Writing

A lot of writing depends on what you’re writing and who you’re writing it for.  A personal column may draw mainly on your own experiences and expertise, while a human interest story will be mostly composed of material from interviews.  An investigative report may consist of research gathered from government documents.  So you would go about doing research in different ways.

Your best research tool is of course the internet.  A good book for a beginning reporter interested in doing internet research for stories is “How to Find Out Anything”” by Don MacLeod.  It goes into how to use Google in a much more powerful way than most people use it, and it contains information on how to use government databases to gather the most up-to-date research possible.

Another good research tool is reliable sources–people you can count on to give you good information about any number of topics.  I had many of these as a freelancer and often knew exactly who to call when I needed a good quote on whatever topic I was writing on.  They may be people you know or distant government officials, depending on what kinds of stories you plan to write. When I was a food writer, I quickly ran out of friends to interview for stories.  I then gathered up various cookbooks compiled by churches in the area and started calling those contributors for interviews.  I kept  a list a phone numbers handy for all my contacts in the arts community. And sometimes I had to cold call people I never met because their expertise was needed for the story to be complete.  (The highest elected official I ever got a quote from was the governor of the state at a press conference I attended.  That was a scary moment. But I had to get it, and I did.)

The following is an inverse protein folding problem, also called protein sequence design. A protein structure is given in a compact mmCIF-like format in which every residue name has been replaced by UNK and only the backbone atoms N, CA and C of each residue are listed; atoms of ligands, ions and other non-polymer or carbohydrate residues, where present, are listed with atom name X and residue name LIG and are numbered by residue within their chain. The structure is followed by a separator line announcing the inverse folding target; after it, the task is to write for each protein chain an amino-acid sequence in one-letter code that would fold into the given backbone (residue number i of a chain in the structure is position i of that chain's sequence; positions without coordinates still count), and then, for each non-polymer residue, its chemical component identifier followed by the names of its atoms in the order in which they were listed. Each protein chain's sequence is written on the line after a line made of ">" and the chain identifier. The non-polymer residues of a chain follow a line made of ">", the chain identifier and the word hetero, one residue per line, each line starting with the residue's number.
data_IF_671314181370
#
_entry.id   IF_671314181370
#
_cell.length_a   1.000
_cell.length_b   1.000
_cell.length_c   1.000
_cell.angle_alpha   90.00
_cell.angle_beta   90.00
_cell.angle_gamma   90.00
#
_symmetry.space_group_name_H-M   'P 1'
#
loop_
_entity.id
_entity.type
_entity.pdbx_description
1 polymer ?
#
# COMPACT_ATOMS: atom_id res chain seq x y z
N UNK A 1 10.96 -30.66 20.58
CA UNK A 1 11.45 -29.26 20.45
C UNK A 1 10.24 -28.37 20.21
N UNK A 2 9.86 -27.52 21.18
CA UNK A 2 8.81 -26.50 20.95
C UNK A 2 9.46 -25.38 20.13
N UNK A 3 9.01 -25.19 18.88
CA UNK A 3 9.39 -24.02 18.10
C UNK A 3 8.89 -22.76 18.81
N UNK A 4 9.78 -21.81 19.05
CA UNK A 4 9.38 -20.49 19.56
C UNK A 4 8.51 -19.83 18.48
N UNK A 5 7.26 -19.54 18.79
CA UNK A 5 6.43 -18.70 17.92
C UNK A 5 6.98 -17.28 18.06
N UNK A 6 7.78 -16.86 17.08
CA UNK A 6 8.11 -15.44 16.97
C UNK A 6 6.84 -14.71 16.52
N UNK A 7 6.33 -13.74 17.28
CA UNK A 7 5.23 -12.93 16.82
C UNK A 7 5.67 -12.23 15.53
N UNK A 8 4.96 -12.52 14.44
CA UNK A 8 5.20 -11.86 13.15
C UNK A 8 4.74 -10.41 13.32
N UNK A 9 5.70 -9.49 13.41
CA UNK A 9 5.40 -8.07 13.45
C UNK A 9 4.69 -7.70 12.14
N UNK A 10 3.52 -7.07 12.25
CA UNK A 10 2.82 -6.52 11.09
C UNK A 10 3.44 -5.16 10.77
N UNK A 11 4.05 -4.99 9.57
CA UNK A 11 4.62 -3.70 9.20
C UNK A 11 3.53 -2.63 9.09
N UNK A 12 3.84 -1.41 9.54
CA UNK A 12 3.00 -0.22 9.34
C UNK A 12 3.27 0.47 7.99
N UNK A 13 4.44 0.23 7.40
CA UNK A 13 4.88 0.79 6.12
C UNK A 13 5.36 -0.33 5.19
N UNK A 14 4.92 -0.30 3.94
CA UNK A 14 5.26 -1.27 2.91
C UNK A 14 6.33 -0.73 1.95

Interviewing is the art of getting people to talk about themselves.  Some of my hardest interviews were with people who were suspicious of my motives as a reporter when I did faith stories.  They were afraid of being misquoted or misrepresented. You need to put your interviewees at ease right off the bat with nonthreatening questions so that if you get into difficult territory later on, you have established a rapport where they feel they can trust you to get their story right.  Ask for clarification often and let them know you are just as interested in getting it right as they are. Being friendly does not mean being fake.  If you only do stories you are personally interested in, then you never have to fake interest.

Next time I’ll talk about why I had to give it all up.  It’s not a total downer, but it does illustrate some of the difficulties of working with a mental disability.

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2 Comments (+add yours?)

  1. ginabad
    Apr 10, 2015 @ 16:53:30

    Very good tips – I can use them! I’m looking to start interviewing people on my blog (I’ve already got 2 that unexpectedly landed in my lap.) How are you feeling about Google, nowadays, though? I’ve noticed that the results are tending to skew towards particular agendas – only just in the last few weeks – and am having a hard time supporting the things I write about from Google (like organics, for example.)

    Liked by 1 person

    Reply

  2. jdlwhitehead
    Apr 10, 2015 @ 16:59:35

    I very rarely used Google in my writing. IT’s good for national publications when you need current statistics to back up assertions, statements, findings, etc. Investigative reporters are more likely to use Google. THe book I recommended shows how to REALLY use Google to avoid some of those pitfalls.

    Liked by 1 person

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